• Thatch rakes are rakes with steel tines that slash through the thatch, pull it up, and cultivate the soil. This option requires the most elbow grease on your part but is also the most cost-effective.
  • Dethatching machines look similar to lawn mowers but have rotating tines that easily cut through layers of thick thatch. 
  • Dethatching tow behinds attach to riding lawn mowers so you can dethatch your lawn as you mow. This method makes dethatching a breeze for larger lawns or lawns with bumpy terrain.

DIY cost breakdown 

The total cost of dethatching your lawn yourself will depend on which way you choose. You’ll need a standard lawn mower if you’re not using a tow behind. You’ll also need a leaf rake to quickly collect the thatch once it’s pulled up, a wheelbarrow, and lawn waste bags to dispose of the debris.

Equipment/MaterialsAverage Cost
Thatch Rake$45
Dethatching Machine$130
Dethatching Tow Behinds$155
Riding Lawn Mower$4,000
Standard Lawn Mower$190
Leaf Rake$40
Wheelbarrow $65
Lawn Waste Bags$5
Total:$345 – $4,265

How to Dethatch Your Lawn DIY in 5 steps

Step one: Once you’ve purchased or rented all the materials you need to dethatch your lawn, it’s time to start. First, mow your lawn to about half its average height. 

Step two: 

  • If you’re using a thatch rake, simply dig the tines into the thatch and pull upwards to loosen it from the soil. 
  • If you’re using a dethatching machine, run the machine across your lawn two or three times, alternating directions.
  • If you’re using a tow behind dethatcher, attach it to the back of your riding lawn mower and start your mower, pulling the dethatcher behind it slowly. Run the dethatcher across your lawn two or three times, and alternate directions.

Step three: Once the thatch is loosened from your lawn, use a leaf rake and wheelbarrow to collect it. 

Step four: Clean up by bagging the thatch in lawn waste bags so it can be disposed of or composted.

Step five: Water your lawn after the thatch has been completely removed. This is a great time to apply fertilizer or consider seeding your lawn to fill any bare spots.

DIY cost vs. professional cost

When considering if you should dethatch your lawn yourself, it’s best to take a peek inside your garage and see what equipment you already have. Since dethatching DIY can cost up to $4,265 (if you purchase a riding mower) and be labor intensive, it may be wise to consider hiring a pro that can do it for less.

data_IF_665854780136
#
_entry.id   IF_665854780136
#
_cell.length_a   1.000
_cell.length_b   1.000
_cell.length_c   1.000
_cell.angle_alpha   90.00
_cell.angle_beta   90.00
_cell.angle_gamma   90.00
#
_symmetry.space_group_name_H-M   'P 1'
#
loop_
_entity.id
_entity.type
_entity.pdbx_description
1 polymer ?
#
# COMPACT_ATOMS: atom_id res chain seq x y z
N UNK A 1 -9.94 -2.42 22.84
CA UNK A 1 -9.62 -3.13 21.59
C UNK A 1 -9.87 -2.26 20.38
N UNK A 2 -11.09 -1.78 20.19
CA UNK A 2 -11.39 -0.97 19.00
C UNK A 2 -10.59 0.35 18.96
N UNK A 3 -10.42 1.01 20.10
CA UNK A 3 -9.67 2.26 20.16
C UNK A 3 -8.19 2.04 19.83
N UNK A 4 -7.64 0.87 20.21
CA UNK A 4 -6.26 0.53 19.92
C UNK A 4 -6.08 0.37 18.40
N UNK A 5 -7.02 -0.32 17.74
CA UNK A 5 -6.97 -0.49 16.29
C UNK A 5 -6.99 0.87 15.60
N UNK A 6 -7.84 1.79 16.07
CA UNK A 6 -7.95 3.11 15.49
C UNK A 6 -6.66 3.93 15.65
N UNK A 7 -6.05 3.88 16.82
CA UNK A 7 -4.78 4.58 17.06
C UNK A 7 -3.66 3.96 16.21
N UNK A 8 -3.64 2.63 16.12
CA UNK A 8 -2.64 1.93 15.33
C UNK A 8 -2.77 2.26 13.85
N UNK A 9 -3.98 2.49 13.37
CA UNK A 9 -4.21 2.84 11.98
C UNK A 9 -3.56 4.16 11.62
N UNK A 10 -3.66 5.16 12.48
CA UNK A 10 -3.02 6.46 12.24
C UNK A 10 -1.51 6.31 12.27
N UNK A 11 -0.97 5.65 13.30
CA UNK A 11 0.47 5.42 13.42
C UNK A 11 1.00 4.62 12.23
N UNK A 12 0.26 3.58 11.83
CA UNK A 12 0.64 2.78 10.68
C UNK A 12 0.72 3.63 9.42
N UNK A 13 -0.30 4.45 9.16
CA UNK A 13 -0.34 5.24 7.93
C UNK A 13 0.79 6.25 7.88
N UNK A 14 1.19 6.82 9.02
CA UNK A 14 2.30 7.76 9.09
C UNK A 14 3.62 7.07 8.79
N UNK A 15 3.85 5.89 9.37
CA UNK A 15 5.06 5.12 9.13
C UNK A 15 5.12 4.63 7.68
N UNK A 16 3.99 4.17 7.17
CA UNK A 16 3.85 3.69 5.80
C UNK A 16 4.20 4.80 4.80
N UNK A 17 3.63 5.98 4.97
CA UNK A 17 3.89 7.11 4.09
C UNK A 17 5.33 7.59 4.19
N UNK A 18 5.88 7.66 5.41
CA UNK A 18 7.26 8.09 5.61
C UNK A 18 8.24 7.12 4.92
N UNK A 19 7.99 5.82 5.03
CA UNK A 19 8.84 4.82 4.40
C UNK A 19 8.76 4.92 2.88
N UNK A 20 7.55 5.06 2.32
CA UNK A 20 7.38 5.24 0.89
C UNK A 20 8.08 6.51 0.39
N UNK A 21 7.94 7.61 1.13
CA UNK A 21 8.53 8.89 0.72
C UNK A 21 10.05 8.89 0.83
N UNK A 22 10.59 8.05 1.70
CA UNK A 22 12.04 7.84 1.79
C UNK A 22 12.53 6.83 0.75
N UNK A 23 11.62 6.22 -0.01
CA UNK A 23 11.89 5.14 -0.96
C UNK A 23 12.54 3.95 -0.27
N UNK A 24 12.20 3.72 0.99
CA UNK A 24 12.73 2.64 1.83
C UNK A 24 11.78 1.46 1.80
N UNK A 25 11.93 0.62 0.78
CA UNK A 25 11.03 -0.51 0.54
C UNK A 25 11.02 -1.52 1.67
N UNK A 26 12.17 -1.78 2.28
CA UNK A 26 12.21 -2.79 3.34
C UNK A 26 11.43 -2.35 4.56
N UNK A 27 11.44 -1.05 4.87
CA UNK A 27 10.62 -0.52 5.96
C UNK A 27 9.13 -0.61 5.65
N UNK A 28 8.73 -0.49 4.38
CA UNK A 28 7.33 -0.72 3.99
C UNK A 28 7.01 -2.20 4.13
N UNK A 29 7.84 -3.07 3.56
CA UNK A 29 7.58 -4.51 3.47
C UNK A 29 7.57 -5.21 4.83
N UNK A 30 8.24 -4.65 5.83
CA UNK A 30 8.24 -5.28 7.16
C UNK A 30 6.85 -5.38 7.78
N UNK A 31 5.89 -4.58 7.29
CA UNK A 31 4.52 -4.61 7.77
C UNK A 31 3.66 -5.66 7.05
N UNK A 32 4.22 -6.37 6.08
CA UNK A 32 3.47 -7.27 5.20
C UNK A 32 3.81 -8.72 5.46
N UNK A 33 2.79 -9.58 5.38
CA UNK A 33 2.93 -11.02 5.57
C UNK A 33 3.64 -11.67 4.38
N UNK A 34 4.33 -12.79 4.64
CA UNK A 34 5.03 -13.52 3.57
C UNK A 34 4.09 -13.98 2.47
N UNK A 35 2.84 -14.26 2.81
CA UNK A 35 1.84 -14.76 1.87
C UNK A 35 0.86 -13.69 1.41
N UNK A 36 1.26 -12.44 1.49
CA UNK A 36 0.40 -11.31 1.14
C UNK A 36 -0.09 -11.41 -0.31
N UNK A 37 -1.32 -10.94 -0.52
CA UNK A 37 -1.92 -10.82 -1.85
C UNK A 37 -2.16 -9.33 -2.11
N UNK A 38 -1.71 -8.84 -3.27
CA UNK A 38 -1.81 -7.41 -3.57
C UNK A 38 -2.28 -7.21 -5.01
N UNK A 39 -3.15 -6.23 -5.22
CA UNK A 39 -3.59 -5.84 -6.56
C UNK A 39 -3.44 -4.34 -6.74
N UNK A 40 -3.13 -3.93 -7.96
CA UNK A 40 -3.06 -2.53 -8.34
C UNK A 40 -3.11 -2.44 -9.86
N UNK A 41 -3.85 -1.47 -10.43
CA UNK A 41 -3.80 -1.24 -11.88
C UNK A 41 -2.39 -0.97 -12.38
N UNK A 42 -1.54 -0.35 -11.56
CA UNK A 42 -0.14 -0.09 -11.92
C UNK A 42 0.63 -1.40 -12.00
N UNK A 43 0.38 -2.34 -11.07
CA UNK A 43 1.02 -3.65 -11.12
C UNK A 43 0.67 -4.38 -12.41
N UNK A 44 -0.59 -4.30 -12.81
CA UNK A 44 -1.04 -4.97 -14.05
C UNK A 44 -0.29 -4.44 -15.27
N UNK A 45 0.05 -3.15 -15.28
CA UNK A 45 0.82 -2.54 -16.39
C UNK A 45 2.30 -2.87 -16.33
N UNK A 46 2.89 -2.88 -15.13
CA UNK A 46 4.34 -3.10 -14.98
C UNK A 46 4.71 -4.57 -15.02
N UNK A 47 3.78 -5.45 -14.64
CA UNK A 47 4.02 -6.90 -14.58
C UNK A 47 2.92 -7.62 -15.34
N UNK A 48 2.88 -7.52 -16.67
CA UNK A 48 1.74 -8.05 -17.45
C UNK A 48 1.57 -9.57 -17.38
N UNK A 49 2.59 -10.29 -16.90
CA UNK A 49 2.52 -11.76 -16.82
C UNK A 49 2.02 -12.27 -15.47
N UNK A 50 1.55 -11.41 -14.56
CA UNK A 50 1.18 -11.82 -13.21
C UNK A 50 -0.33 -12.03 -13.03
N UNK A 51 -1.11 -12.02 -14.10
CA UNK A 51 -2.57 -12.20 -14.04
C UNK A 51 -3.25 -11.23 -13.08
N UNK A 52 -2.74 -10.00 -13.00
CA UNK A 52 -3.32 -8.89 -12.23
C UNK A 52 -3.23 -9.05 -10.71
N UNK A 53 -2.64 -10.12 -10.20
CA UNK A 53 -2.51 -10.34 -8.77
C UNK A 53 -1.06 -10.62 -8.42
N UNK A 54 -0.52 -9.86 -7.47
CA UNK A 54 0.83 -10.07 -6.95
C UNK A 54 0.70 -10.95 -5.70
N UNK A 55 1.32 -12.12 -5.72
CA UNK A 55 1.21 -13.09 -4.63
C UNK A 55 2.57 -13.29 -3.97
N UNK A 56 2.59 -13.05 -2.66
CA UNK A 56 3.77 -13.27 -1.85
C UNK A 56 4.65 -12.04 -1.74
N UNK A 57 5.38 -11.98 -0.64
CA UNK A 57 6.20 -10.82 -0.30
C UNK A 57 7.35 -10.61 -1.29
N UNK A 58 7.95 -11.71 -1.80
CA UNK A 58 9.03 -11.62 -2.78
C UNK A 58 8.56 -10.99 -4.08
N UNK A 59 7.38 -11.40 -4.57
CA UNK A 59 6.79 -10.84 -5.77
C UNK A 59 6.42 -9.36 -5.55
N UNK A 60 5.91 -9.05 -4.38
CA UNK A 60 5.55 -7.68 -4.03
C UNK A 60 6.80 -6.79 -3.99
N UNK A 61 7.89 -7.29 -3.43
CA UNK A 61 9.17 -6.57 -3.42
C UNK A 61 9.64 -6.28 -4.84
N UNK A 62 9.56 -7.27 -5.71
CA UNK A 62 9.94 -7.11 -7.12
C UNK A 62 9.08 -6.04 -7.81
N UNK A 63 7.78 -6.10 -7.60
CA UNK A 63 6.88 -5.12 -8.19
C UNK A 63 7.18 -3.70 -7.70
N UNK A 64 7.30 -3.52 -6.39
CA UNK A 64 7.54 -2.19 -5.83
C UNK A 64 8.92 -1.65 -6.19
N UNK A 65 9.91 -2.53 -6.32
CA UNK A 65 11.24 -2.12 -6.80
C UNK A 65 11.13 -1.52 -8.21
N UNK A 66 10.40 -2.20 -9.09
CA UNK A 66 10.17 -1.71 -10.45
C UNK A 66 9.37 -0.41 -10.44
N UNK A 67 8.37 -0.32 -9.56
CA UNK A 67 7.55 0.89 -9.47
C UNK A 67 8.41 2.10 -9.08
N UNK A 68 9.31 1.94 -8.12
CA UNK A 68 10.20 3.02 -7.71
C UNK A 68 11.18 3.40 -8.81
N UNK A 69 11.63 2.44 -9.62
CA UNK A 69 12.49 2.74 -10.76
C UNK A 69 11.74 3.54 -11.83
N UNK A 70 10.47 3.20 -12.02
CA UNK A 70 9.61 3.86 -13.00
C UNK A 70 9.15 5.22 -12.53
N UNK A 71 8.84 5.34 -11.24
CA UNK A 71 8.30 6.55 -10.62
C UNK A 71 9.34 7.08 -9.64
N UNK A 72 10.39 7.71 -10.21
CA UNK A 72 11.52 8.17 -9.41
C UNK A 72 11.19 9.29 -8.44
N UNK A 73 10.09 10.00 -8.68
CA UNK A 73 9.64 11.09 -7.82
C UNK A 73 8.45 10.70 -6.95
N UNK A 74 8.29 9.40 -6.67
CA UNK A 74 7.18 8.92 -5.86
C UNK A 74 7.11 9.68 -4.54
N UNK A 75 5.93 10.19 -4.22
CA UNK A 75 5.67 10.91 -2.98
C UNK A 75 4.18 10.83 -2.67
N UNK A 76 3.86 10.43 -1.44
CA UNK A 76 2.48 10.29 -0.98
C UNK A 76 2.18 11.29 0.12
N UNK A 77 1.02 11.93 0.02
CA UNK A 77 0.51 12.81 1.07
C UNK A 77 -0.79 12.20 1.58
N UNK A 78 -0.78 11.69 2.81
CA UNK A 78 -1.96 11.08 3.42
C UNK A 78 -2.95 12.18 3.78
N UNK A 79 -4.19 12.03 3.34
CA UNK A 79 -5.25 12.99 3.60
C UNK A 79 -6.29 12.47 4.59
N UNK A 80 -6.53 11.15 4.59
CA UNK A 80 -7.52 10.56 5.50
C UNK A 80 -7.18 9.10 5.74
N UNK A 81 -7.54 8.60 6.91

Since the typical price for professional lawn dethatching is between $160 and $225, calling a pro may be more cost-effective if you don’t already own some of the necessary equipment. However, it’s essential to consider factors such as lawn size that may affect the cost of a professional service.

Cost of dethatching by location

Because average lawn size varies significantly by state, the cost to dethatch your lawn may differ depending on where you live. Homeowners in Montana have lawns that average over 70,000 square feet, so dethatching services take longer and are more expensive. However, Nevada residents might pay less since their lawns average around 6,000 square feet.


How often should you dethatch your lawn?

As a general rule of thumb, you want to dethatch your lawn when the thatch layer gets thicker than ¾ inch. 
Depending on your grass, you probably don’t need to dethatch every year. Thatch builds up over time, so it’s not a chore that needs to be done frequently – only about once every two or three years. However, annual service may be required for lawns prone to producing a lot of thatch.

Is it better to dethatch or aerate?

Both dethatching and aerating your lawn improve root access to nutrients, water, and air. While dethatching removes the layer of debris from the top of the soil, aeration removes plugs of soil to loosen the soil itself. You can do both if your lawn requires significant rejuvenation, but it’s best to dethatch it first.

Can dethatching hurt your lawn?

Dethatching is tough on your lawn. That’s why it’s best to dethatch during your lawn’s peak season while it is actively growing to ensure a quick recovery and long-lasting results. Since a little bit of thatch is good for your lawn, it’s also best not to dethatch too frequently.

Final thoughts 

If your lawn is developing dry spots, thinning, and looking less green, it may be time to dethatch your lawn. Dethatching allows your lawn to get the nutrients it needs and return to its most lush self.

You can buy a thatch rake, dethatching machine, or tow behind dethatcher from your local home improvement store and have your lawn looking fresh with just a little bit of sweat on your part. 

If you’d rather leave the slicing and dicing to the experts, call a local lawn care pro and ask about their dethatching services. You can sit back and relax while your lawn is revitalized.

Note: Lawn Love may get a referral fee for matching you with contractors in your area.

Main Photo: MantisYard | Flicker | CC BY 2.0

Beck Carter

Beck is a creative writer from Central Texas. She graduated with an MFA in poetry from Texas State University. Beck enjoys martial arts, kayaking, and walking her wiener dog, Cookie.